The English language in the 21st century
Степура С. Н. The English language in the 21st century // Молодой ученый. 2010. №4. С. 371-374.
The article is about the English language in the 21st century: about who will speak it and for what purposes. As people whose professional duty is to teach English as a foreign language we are strongly interested in the question of its future.
English is part of the Germanic branch of the Indo-European family of languages. It is spoken as a native language by around 377 million and as a second language by around 375 million speakers in the world. Speakers of English as a second language will soon outnumber those who speak it as a first language. Around 750 million people are believed to speak English as a foreign language. English has an official or a special status in 75 countries with a total population of over 2 billion.
The domination of the English language globally is undeniable. English is the language of diplomacy and international communications, business, tourism, education, science, computer technology, media and Internet. Because English was used to develop communication, technology, programming, software, etc, it dominates the web. 70% of all information stored electronically is in English. British colonialism in the 19th century and American capitalism and technological progress in the 20th century were undoubtedly the main causes for the spread of English throughout the world.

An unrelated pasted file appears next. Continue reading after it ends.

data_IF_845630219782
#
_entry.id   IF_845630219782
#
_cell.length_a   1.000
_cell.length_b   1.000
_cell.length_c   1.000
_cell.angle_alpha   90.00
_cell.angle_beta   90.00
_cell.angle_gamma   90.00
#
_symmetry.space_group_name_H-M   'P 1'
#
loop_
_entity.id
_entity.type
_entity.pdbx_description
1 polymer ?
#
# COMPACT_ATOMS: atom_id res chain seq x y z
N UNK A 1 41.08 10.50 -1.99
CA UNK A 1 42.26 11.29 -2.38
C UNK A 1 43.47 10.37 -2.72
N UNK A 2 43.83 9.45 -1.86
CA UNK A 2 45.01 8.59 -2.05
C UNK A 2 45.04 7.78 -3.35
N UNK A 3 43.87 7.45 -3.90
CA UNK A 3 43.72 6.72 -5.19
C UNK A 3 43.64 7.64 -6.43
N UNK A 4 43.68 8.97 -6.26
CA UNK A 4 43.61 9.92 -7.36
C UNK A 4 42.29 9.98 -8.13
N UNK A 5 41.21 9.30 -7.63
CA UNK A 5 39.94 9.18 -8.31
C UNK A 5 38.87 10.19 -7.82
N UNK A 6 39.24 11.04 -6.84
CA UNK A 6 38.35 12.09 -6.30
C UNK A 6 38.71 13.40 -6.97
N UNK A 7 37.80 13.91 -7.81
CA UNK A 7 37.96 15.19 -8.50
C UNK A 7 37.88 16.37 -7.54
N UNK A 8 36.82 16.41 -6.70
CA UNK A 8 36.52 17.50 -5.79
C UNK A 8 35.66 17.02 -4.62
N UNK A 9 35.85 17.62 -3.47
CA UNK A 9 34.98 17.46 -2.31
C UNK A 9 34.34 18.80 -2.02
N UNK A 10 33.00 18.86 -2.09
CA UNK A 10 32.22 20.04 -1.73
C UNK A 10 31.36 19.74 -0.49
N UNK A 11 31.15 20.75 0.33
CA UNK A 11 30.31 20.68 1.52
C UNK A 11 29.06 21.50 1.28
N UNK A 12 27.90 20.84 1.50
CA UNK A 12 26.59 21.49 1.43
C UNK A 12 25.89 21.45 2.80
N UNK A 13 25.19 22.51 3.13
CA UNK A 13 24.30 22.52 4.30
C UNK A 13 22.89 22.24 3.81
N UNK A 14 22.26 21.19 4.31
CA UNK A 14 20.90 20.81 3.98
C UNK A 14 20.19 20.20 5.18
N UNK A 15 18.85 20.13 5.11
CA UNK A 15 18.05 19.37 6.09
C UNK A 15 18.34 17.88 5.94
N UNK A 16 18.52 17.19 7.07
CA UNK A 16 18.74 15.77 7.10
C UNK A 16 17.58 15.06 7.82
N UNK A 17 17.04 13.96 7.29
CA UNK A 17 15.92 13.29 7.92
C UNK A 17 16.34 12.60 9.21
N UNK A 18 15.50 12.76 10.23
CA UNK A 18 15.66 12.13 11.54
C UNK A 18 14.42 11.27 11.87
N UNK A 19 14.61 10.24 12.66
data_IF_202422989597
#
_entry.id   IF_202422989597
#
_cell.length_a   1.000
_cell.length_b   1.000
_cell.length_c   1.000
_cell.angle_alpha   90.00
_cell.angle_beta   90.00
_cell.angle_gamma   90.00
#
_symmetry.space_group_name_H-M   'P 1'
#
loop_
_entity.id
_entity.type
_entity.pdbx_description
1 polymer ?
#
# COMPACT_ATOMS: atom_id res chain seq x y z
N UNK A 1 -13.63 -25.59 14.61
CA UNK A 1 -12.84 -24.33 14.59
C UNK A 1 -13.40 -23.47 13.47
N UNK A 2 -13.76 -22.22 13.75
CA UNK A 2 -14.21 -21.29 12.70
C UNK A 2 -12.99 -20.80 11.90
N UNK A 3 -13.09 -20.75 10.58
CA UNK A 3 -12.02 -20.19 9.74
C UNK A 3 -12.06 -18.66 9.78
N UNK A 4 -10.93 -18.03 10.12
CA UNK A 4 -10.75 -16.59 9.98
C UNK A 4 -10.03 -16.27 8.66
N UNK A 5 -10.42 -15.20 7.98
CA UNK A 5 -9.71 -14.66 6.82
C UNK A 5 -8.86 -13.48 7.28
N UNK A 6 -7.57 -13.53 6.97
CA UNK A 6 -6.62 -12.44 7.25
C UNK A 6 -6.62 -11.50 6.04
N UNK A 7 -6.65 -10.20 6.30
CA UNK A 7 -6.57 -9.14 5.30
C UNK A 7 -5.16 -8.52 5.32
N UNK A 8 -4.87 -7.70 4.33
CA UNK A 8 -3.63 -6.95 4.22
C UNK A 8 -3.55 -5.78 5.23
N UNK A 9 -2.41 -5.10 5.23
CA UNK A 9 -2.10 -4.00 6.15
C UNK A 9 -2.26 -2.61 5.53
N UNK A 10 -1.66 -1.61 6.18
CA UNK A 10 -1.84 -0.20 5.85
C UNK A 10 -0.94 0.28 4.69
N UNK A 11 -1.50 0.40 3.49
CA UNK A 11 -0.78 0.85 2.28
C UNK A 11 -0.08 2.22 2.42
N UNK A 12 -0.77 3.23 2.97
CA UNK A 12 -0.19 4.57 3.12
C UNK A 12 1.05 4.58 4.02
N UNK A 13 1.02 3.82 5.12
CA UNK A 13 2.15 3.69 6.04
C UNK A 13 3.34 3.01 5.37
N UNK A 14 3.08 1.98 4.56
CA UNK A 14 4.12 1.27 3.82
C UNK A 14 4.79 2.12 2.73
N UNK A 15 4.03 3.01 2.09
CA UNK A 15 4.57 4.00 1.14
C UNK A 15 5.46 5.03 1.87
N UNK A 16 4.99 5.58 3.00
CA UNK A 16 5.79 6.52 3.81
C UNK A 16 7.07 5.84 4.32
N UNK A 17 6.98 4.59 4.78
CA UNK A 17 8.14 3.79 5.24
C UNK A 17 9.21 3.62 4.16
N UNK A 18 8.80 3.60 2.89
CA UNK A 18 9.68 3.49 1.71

The English language came to British Isles from northern Europe in the fifth century. From the fifteenth century, the British began to sail all over the world and became explorers, colonists and imperialists. They took the English language to North America, Canada and the Caribbean, to South Africa, to Australia and New Zealand, to South Asia (especially India), to the British colonies in Africa, to South East Asia and the South Pacific.
The USA has played a leading role in most parts of the world for the last hundred years. At the end of the 19th century and first quarter of the 20th, it welcomed millions of European immigrants who had fled their countries ravaged by war, poverty or famine. This labour force strengthened American economy. The Hollywood film industry also attracted many foreign artists in quest of fame and fortune and the number of American films produced every year soon flooded the market. Before the Treaty of Versailles (1919), which ended the First World War between Germany and the Allies, diplomacy was conducted in French. However, President Woodrow Wilson succeeded in having the treaty in English as well. Since then, English started being used in diplomacy and gradually in economic relations and the media.
“English is widely regarded as having become the global language – but will it retain its pre-eminence in the 21st century? The world in which it is used is in early stages of major social, economic and demographic transition. Although English is unlikely to be displaced as the world’s most important language, the future is more complex and less certain than some assume.” [1, p.2]
The question is whether we can expect the status of English to remain unchanged during the coming decades “of unprecedented social and economic global change”. [1, p.1]
Why worry now?